And Kafanov’s artwork is always beautiful - the first impression of mewithoutYou’s Ten Stories is of animals and a burning train trapped in the snow and features all the album’s characters – whimsical and fantastical, but always with a gothic twist. Perfect for The Smashing Pumpkins.
With Machina, the singer says he anticipated social media to come. “And what I mean by that is how the audience would have an undue influence on the art. We had to navigate it in a way; there was no manual because there was no internet manual in 1999,” he says. “In 1999, it was insane that you could put up a ten-second piece of music and literally get people's reaction in real-time; the only way you could do that before was to play a gig.
“And that required loading in and warming up and eating some food before the show,” Corgan laughs; the times changed quickly. “Now you're dealing with a digital avatar behind Joe 12345. And who the fuck is Joe 12345, and why is he saying all these horrible things about me? I’ll tell you a quick story, and it was one of the biggest mistakes I ever made.
“When [Machina] was just about done, I did something which, in modern culture, wouldn’t seem very unusual. But at the time, I invited the, like, let's call it the 30 biggest Smashing Pumpkins social influencers, circa 1999 from the message boards, to come in and hear an early version of the record,” Corgan starts. Innocently, and perhaps naively, he thought the fans would go home and write, ‘Oh, wow, isn’t it cool what Billy is doing?’ Things didn’t quite work out that way.
As Billy puts it, “I explained the concept, and they went back and said, ‘It’s a piece of shit, don’t listen to it.’ Before the record even came out, the word on the street was that the record was a piece of shit.” It came from innocence; nobody could have predicted the impact of social media culture in 1999. “I invited these people in thinking that by romancing them a bit, giving a behind-the-scenes kind of experience of the band in the studio, and then giving them the first time that anybody in the world heard the record, that it would give us like a different kind of three-dimensional advantage. And it was the exact opposite. They went to the marketplace and said, ‘Thumbs down, run.’”
Billy Corgan romanticised the idea of the opportunity to create a different relationship between artists and the audience for the first time in human history on a global scale. “Why does the band have to be constrained to videos, interviews, and records? Why can't you have a cool dynamic?” Corgan recalls asking himself in the ‘90s. “I had a very naive idea that that was going to be this cool opportunity. But it was totally innocent. It wasn't based on commercial interest but on the idea of deeper relationships, artists to the audience.”
Looking at it now, Corgan realises how misguided that idea was. “As we know, in 2023, you have to curate those experiences. I like to think [social media curation for artists] requires a certain level of sociopathic logic, which I don't possess, which is why I'm not that great at it,” he laughs. “The sociopathic tendency would be to create what people want (or don’t want) and give them more and more of it. As an artist, I just wanted to naturally share… In essence, why is my enthusiasm not enough?”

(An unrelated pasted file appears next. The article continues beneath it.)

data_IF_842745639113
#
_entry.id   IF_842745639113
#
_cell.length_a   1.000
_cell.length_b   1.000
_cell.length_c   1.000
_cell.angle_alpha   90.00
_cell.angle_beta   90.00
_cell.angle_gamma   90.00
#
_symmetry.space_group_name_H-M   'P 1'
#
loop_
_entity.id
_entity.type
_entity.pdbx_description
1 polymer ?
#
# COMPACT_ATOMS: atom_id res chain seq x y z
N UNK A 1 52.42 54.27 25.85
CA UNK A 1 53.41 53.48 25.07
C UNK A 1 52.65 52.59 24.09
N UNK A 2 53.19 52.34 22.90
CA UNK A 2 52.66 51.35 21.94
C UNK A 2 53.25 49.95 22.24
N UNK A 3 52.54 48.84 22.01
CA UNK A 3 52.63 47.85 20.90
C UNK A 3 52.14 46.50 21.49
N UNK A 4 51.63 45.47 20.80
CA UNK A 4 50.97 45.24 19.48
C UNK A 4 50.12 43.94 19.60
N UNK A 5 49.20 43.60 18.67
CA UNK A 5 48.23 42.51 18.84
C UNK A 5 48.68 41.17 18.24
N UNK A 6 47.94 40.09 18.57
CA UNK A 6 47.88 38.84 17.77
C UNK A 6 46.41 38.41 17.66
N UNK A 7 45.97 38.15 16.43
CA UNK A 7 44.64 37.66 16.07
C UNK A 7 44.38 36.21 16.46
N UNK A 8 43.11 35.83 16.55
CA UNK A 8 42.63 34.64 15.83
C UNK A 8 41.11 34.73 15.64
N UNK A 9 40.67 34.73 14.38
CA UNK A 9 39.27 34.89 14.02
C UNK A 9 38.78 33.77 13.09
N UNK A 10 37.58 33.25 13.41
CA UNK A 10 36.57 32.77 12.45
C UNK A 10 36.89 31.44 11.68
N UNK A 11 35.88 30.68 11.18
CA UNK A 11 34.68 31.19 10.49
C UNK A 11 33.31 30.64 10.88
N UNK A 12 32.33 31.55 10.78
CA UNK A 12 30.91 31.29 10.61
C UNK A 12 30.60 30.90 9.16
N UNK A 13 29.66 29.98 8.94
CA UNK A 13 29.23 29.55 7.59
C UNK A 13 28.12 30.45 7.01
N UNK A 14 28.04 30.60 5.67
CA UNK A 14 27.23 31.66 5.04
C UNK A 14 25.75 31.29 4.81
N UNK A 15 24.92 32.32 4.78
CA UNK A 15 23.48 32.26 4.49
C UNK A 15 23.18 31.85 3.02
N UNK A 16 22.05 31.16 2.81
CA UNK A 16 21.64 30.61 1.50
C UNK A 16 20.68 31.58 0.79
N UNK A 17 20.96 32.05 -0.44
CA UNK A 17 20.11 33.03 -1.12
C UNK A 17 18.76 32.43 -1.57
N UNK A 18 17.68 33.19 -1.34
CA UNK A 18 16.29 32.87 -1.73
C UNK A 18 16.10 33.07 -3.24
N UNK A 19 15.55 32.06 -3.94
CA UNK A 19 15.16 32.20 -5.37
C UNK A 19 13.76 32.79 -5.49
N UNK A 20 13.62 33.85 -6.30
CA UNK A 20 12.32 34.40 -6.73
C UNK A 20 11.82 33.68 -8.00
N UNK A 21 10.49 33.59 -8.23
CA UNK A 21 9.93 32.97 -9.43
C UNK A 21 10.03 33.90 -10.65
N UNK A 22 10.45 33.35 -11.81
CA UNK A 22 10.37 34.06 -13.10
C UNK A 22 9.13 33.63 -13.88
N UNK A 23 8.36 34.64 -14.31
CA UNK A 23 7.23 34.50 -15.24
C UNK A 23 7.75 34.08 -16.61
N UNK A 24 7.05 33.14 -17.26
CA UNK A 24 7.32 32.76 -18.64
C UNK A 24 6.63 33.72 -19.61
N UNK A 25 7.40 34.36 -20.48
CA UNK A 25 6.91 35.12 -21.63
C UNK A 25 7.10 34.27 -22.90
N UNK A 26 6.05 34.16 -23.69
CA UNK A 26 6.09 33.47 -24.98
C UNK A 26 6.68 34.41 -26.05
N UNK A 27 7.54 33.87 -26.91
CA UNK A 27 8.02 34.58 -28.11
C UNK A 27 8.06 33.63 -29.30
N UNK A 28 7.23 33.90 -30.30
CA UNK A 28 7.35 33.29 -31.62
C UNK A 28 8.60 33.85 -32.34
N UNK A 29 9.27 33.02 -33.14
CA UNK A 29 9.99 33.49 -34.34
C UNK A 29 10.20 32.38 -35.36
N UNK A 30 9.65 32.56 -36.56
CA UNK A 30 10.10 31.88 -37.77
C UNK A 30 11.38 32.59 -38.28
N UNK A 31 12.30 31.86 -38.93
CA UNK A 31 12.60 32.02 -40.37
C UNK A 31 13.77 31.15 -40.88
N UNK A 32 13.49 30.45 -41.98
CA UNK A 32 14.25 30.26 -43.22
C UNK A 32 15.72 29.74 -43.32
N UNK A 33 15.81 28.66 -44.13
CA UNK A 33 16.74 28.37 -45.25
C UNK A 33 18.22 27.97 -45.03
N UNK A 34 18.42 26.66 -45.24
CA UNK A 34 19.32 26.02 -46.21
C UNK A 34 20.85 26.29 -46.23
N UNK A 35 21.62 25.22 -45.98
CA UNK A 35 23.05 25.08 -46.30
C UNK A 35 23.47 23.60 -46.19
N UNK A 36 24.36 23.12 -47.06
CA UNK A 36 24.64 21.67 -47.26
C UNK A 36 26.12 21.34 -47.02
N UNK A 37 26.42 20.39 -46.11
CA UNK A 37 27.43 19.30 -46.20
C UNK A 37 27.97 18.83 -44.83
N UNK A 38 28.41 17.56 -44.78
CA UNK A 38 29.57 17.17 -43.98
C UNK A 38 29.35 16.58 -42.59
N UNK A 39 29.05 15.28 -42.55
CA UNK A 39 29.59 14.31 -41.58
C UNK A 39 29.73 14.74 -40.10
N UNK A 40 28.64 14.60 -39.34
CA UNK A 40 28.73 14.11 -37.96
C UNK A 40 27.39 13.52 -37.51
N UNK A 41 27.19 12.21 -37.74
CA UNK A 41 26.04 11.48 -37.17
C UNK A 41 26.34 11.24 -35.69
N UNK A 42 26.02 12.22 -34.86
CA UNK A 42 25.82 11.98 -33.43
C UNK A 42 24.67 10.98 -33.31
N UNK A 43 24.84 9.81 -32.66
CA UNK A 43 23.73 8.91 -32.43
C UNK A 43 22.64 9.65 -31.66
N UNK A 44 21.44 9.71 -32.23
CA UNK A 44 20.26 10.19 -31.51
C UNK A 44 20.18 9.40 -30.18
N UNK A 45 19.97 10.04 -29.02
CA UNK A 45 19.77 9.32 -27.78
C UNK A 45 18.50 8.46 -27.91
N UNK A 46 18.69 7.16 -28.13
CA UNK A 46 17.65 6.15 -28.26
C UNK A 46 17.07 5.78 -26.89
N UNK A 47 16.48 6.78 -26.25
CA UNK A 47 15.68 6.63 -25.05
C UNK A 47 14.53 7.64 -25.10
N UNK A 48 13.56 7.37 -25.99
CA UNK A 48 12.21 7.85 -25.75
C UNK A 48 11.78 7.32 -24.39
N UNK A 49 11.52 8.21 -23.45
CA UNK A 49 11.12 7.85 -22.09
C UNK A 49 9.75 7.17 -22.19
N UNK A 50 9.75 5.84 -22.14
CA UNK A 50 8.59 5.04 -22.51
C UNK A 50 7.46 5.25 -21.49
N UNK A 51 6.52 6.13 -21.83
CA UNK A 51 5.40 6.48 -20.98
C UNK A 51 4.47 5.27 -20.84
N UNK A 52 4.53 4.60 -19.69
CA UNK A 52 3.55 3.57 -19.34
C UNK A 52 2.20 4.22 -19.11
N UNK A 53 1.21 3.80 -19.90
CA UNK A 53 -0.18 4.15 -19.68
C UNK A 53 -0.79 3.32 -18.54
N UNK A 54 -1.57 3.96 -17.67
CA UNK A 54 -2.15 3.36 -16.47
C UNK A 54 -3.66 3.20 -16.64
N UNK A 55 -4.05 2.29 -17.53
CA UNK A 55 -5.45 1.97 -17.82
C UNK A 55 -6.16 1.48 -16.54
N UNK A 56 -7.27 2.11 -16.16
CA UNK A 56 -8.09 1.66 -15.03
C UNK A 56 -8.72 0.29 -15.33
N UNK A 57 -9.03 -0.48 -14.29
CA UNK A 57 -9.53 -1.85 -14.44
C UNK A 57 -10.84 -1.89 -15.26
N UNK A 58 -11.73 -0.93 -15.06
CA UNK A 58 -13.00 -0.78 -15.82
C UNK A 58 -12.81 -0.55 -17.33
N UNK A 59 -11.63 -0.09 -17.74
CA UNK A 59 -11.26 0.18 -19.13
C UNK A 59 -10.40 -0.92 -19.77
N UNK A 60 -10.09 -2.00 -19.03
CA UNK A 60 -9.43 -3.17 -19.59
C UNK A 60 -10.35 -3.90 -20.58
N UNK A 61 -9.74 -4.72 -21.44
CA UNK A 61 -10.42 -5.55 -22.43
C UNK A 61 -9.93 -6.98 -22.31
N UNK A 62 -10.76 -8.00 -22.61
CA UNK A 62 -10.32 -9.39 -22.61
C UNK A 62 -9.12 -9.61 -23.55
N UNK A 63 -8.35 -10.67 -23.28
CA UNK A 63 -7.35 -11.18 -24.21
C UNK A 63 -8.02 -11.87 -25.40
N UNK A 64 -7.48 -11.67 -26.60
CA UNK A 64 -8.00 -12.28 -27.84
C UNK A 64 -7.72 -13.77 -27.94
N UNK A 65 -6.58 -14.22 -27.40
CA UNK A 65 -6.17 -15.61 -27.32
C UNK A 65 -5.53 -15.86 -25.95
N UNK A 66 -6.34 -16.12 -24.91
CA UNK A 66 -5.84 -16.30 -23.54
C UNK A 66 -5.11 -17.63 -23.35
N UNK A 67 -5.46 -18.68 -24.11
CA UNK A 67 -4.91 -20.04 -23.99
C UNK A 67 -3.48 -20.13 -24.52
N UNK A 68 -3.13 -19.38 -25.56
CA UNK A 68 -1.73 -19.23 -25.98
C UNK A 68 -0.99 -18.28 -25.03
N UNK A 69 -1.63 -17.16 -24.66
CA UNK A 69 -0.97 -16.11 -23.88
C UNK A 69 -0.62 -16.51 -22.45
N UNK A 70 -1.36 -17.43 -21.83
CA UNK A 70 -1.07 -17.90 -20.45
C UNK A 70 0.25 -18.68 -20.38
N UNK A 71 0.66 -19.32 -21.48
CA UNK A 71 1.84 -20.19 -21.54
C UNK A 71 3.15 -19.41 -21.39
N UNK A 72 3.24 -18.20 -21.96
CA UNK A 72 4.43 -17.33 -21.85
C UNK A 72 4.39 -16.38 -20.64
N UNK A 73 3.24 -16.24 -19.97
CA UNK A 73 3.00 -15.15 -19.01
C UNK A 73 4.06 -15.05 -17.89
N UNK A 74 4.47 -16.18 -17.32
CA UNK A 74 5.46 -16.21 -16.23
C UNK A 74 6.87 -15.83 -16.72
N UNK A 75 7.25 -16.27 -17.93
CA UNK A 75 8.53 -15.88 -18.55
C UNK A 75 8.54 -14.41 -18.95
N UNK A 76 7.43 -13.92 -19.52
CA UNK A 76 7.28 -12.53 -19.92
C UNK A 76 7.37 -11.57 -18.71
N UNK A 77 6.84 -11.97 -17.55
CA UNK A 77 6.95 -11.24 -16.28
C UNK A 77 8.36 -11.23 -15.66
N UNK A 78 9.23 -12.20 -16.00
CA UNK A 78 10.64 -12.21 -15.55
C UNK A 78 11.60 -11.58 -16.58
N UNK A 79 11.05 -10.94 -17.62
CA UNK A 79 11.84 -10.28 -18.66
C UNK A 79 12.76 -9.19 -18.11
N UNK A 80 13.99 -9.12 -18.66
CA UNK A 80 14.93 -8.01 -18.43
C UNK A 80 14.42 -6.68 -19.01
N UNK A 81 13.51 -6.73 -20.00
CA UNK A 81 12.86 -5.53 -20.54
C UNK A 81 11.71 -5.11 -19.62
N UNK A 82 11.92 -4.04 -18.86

He adds, “And God forbid, in the early days of that, when I suggested that maybe there was a business model, like, ‘Hey, you create a subscription model, you pay a certain amount of money, and we'll give you all this behind the scenes.’ I mean, people were destroying me. ‘How dare you ask for money? It should be for free!’” Doesn't it sound remarkably similar to the arguments we hear online now?
Corgan believes that constant social media curation and the inherent pressure to look and act a certain way drive the media and even music. He compares the albums with the too-shiny, too-sleek production we hear today to magazine covers, where not a single blemish is allowed.
“I knew somebody who used to do professional airbrushing for magazine covers. They were airbrushing a famous person, and I asked, ‘Do you mind if I see the untouched photo?’ And they hit a button, and it was like, ‘this is one of the most beautiful people in the world. How beautiful do we need? How perfect do we need?’ And this person was explaining that with the magazines, they don't want a single blemish,” Corgan shares, feeling disturbed on a spiritual level, as the pressures for perfection imply that what’s created isn’t good enough.
The recording of ATUM came with Corgan continuously editing, stuck in an endless cycle of feeling like the album was never finished. “You have to accept that not everything can be perfect,” he admits. “That was something we certainly learned on Mellon Collie with [producer] Flood, where he was just like, ‘You’ve got to finish this shit.' Not everything can be perfectly painted.
“I think the beautiful part about that is you end up with magical moments because you're not fussing over something. And then there are other times where you’ve got to accept the blemishes as part of the architecture of the thing.” Maybe the return of original members James Iha and Jimmy Chamberlain helps with those feelings?
Billy Corgan wanted to make ATUM: A Rock Opera In Three Parts for a while, despite the unenthusiastic feeling stemming from the remainder of The Smashing Pumpkins’ members. “When we were all locked in during the pandemic, I was like, ‘I'm just going to do it; I'm not going to tell anybody; I'm doing it.’ So I just started it, and by the time I involved them, it was too late,” the singer chuckles – his bandmates know how he is; he’d finish the album with or without them. But the whole record is arriving in just a few weeks – warts (perfect imperfections) and all, and Billy Corgan didn’t need to go at it alone.